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ISIS growing stronger in Middle East

A place to talk about domestic politics in Middle East (Iran, Iraq , Turkey, Syria) Also includes topics about Assyrian, Armenian, Chaldean .

Re: ISIS attacks in Syria and Iraq not slowing for virus

PostAuthor: Anthea » Sun Apr 26, 2020 2:08 am

Britain conducts
airstrikes against ISIS


The British government on Saturday announced its first counter-Islamic State (ISIS) airstrikes in seven months as part of the continued global coalition campaign against the extremist group

In a "successful operation" on April 10, a pair of British Royal Air Force Typhoon jets struck ISIS militants in Tuz Khurmatu, south of Kirkuk, "removing several Daesh fighters from the battlefield and further degrading the terrorist movement.”

"The pair of Typhoons, assisted by an RAF Reaper aircraft, identified Daesh terrorists occupying a group of fortified buildings in an isolated location west of Tuz Khurma[tu], known to be inhabited by active terrorist commanders and fighters," read an update published on an government page dedicated to air strikes against the group.

"The aircraft conducted a thorough check of the area for non-combatants, before using a combination of precision guided bombs to destroy the buildings," the statement read.

"The surveillance aircraft continued to scan the area, confirming that all weapons had struck their targets and there was no collateral damage," it added.

The last airstrike to be conducted by British forces was in September, when "a pair of Typhoons responded to reports that a small group of Daesh extremists had been engaged in fighting with Iraqi security forces."

Tuz Khurmatu is a disputed city claimed by both Erbil and Baghdad and is home to Arabs, Kurds, and Turkmen. Iraqi forces have taken charge of the city’s security since October 2017, when Kurdish Peshmerga forces were forced out of the region following the independence referendum.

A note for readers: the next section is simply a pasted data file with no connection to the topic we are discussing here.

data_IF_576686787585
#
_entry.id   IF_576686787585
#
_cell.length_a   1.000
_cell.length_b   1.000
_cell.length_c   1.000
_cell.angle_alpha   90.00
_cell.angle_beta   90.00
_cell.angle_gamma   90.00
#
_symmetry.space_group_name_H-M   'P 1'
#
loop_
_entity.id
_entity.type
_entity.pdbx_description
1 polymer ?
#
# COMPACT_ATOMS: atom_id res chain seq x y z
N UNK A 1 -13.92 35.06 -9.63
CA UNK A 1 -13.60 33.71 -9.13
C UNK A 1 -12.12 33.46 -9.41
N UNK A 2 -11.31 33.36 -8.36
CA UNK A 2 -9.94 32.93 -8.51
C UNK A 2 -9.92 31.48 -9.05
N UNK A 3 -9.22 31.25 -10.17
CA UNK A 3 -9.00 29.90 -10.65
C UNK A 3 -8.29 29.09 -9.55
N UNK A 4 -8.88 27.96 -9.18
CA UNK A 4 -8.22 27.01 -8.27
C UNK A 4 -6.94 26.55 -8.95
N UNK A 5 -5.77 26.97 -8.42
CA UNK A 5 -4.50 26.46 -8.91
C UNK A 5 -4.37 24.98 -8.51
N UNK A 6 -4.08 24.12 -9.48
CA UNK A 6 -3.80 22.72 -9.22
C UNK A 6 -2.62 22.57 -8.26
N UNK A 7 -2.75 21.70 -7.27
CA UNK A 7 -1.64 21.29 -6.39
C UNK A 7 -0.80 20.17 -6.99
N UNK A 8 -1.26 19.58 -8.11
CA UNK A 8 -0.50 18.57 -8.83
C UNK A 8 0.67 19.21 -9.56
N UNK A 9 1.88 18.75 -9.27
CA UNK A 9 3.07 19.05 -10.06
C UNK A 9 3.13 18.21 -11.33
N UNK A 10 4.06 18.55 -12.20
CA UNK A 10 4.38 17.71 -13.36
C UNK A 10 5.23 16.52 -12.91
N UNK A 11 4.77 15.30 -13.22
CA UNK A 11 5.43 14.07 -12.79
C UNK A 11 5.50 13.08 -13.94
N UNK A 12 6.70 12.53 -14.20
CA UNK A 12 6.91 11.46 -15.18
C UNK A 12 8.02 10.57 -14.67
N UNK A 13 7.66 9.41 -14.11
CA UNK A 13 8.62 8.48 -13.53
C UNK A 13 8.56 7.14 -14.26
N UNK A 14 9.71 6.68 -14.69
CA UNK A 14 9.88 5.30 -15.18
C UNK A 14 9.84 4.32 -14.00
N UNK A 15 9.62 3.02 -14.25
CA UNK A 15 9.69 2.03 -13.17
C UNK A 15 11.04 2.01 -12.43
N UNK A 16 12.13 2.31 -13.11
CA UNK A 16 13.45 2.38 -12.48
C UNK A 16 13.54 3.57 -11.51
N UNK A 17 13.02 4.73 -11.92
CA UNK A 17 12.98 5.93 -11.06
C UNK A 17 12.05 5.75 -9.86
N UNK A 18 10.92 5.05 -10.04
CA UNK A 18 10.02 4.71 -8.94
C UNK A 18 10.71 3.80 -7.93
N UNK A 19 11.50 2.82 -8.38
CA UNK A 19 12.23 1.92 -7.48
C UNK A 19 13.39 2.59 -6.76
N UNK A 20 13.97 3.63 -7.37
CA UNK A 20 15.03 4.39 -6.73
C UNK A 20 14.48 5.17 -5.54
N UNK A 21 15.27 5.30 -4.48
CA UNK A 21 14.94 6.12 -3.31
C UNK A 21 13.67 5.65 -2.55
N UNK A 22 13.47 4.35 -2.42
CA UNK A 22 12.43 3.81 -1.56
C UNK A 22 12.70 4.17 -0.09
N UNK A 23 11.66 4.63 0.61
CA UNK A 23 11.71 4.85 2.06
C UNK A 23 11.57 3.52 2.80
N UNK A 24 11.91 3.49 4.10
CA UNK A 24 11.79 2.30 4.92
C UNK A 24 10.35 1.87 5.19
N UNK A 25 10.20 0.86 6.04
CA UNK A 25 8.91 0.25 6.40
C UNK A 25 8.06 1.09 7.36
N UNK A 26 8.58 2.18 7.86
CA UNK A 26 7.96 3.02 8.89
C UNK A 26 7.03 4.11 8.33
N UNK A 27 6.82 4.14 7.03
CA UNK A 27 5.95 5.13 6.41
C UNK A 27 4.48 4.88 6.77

ISIS was declared territorially defeated in Iraq in December 2017 and in Syria in March 2019. However, insurgency has continued in both countries, exploiting security vacuums between rival forces.

Iraq’s disputed territories have seen a recent uptick in insurgent activities, including bombings, ambushes, kidnappings, extortion, and arson.

Members of the terror group killed five Iraqi security force members in Diyala and Kirkuk last week. A police officer was also killed in an April 12 attack on a checkpoint in Hawija, western Kirkuk.

Earlier in the month, two Peshmerga fighters were killed in Kolajo, Garmiyan, and two Popular Mobilization Forces (PMF, Hashd al-Shaabi) fighters were killed in an ISIS strike in Tuz Khurmatu on April 9.

The recent wave of ISIS attacks also comes as the US and the international anti-ISIS coalition draw down and consolidate their missions in Iraq and Syria.

Britain has been a key partner of US-led coalition to defeat ISIS. Their troops have been in Iraq since 2014.

On March 19 the UK government withdrew some of its service personnel from Iraq back to the United Kingdom after the international coalition instituted a precautionary 60-day pause in training operations in response to the coronavirus outbreak.

Key personnel have remained at their posts across the country, the UK Ministry of Defence said in a statement.

The RAF has deployed more than 4,400 bombs and missiles in the five-year war with ISIS, according to the BBC.

A recent Pentagon Inspector General report, covering October 1 to December 31, said ISIS remnants are still active, capable of conducting small-scale attacks, and enjoy freedom of movement in Iraq’s isolated mountains and deserts.